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Changing posture and skeletal alignment – it’s not as easy as you think…

April 24, 2012

Can we change our posture?  Can we improve ‘skeletal alignment’?  To answer the first question…yes, but it takes a lot longer, and a lot more work than you (and many other’s think).  Regarding the second…I really dislike the term ‘skeletal alignment.’  Your skeleton is aligned in the precise position(s) governed by genetic predisposition and millions of years of natural selection.  When things come “out of alignment”….proceed to the nearest hospital as you have likely dislocated a joint!  Lets just drop that phrase here.

In the video below, Dr. Spina discusses concepts regarding postural rehabilitation and training.  Most important to note is the fact that exercise alone will NOT cause permanent changes to a persons posture.  The idea that stretching “lengthens” muscles, and strengthening “shortens” muscles is an archaic concept best left in the 1960’s.  Current literature clearly demonstrates that muscle length remains highly unaltered unless said alterations are governed by nervous system input.  This is otherwise known as neural drive.

Take home points:

1.  Posture is not determined by the mechanical state of the tissues…but rather by the dynamic control of said tissues.

2.  Good posture is a ‘learned’ phenomenon.  Conscious effort must be translated into unconscious patterns.

3.  Stretching and strengthening while important, only constituted a small portion of what is necessary to improve posture.

4.  Most important concept = POSTURAL CUEING – frequent cueing, increasing the number of times a particular neural signal is sent down a line of synapses will hone that particular signal such that it is automatically generated (think neural plasticity).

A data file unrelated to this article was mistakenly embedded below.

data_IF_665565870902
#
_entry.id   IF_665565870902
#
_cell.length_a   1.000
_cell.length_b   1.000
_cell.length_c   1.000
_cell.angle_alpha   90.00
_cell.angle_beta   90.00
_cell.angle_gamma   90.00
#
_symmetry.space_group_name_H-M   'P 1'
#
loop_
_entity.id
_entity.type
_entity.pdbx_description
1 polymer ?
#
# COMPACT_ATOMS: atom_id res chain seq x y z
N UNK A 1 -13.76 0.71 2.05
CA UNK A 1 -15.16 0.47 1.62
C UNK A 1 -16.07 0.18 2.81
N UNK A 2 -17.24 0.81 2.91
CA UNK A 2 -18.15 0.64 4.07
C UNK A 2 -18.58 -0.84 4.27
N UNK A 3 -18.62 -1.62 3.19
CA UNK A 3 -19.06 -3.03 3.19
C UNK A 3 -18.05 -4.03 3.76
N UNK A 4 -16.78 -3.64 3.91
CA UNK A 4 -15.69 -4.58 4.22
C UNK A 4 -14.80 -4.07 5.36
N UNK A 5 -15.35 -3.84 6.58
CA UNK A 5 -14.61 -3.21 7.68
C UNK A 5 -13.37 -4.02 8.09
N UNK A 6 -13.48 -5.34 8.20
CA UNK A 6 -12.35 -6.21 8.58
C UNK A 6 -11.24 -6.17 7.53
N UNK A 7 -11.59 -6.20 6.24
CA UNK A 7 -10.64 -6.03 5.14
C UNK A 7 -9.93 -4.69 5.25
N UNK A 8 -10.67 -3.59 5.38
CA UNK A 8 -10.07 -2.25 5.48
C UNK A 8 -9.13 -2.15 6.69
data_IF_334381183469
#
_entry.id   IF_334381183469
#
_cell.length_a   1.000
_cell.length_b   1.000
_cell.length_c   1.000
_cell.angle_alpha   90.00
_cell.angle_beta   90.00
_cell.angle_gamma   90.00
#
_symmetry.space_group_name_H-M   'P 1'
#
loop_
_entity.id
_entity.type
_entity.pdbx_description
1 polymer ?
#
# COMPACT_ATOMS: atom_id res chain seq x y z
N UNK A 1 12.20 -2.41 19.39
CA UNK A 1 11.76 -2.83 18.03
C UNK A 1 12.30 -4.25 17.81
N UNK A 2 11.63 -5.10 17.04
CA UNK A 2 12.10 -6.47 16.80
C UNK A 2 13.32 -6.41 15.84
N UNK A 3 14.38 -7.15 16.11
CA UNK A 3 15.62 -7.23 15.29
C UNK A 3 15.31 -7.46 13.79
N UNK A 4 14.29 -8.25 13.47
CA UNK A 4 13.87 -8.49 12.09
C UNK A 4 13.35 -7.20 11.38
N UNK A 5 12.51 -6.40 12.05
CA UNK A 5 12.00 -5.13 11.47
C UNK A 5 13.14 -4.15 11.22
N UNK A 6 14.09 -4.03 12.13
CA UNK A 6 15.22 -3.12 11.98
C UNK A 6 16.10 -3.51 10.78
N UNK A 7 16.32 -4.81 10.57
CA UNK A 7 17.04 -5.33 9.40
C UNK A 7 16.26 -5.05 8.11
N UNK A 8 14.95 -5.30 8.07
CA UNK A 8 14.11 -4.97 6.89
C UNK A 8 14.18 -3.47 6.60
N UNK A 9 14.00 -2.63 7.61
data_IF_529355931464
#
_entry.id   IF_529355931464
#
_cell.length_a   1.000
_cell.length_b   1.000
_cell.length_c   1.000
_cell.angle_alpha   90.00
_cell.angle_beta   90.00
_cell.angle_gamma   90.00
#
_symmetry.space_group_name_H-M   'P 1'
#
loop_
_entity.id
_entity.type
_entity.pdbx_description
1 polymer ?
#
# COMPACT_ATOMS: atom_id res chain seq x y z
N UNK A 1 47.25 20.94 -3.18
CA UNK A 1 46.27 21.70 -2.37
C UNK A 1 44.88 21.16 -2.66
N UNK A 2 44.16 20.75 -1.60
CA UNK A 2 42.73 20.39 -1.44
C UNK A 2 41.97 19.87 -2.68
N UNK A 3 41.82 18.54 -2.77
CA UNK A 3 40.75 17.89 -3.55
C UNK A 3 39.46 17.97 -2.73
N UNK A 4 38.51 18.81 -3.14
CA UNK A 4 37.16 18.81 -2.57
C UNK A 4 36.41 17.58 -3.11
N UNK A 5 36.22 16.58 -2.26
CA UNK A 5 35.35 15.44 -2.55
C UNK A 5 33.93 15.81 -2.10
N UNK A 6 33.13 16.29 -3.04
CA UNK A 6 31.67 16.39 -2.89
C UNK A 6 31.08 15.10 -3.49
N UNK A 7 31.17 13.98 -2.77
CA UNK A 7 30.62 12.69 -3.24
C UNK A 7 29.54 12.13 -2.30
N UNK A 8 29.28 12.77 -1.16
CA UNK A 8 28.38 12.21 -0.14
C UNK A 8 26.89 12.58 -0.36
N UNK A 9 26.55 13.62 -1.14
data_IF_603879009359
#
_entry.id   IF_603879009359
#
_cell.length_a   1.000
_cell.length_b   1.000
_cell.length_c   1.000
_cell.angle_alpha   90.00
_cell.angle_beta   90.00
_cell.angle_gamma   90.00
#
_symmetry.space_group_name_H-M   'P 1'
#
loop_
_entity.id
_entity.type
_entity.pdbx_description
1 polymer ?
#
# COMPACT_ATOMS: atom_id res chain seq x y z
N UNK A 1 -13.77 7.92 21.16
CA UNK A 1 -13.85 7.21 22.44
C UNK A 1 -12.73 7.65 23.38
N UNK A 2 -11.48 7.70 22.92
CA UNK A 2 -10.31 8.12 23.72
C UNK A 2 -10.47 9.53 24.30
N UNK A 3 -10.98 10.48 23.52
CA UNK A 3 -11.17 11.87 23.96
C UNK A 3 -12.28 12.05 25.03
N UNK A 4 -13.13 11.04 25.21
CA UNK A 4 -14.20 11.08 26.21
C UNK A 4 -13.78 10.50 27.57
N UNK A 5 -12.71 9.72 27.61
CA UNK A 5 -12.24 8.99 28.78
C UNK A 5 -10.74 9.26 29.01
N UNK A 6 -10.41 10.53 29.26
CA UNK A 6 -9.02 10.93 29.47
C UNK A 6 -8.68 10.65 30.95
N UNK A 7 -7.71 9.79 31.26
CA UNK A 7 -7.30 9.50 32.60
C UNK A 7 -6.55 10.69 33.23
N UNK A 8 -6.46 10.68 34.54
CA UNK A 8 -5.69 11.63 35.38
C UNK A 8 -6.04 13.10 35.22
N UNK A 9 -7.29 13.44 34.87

5.  Postural breaks are necessary and unavoidable.  It provides rest to posture governing tissues.

FUNCTIONAL ANATOMY SEMINARS.com  |  FUNCTIONAL RANGE RELEASE.com

Youtube.com/AndreoSpina | Twitter.com/DrAndreoSpina | Facebook.com/FunctionalAnatomySeminars

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2 Comments leave one →
  1. ben permalink
    April 27, 2012 10:28 am

    Great insight again Dr Spina. I have seen on youtube a video whare an occupational therapist just periodically pokes the scapula or lumbar area and the client ‘automatically’ sits properly, etc. But how abt weight training clients who have chronic (eg, 10 years) of shoulder problems? With the altered rhythm, firing pattern, AC/GH/ST mechanics – apart from visual cues, what would be the best way to enable the client to reset to neutral scapula, GH, etc?

  2. April 27, 2012 7:21 pm

    Thanks for the question Ben…Without having had time to examine the patient, I can generally say this…I believe it important to always normalize tissue and joint mechanics BEFORE engaging a patient in any type of rehabilitation program. To do otherwise is to reinforce improper neural patterns created by the tissue/joint dysfunction. Thus for your patient, I would, to the best of my/your ability ‘normalize’ the AC/GH/ST mechanics using treatment – F.R. release, mobilization, etc – as well as P.A.I.L.’s (Progressive angular isometric loading) to begin to teach the motor units proper activation patterns. Then I would work to teach their system neutral scapula positions….followed by ‘challenging’ neutral scapula posture during peripheral movements.

    I hope this helps….the main point I think is normalize tissue 1st…then rehab on a properly functioning ‘platform’

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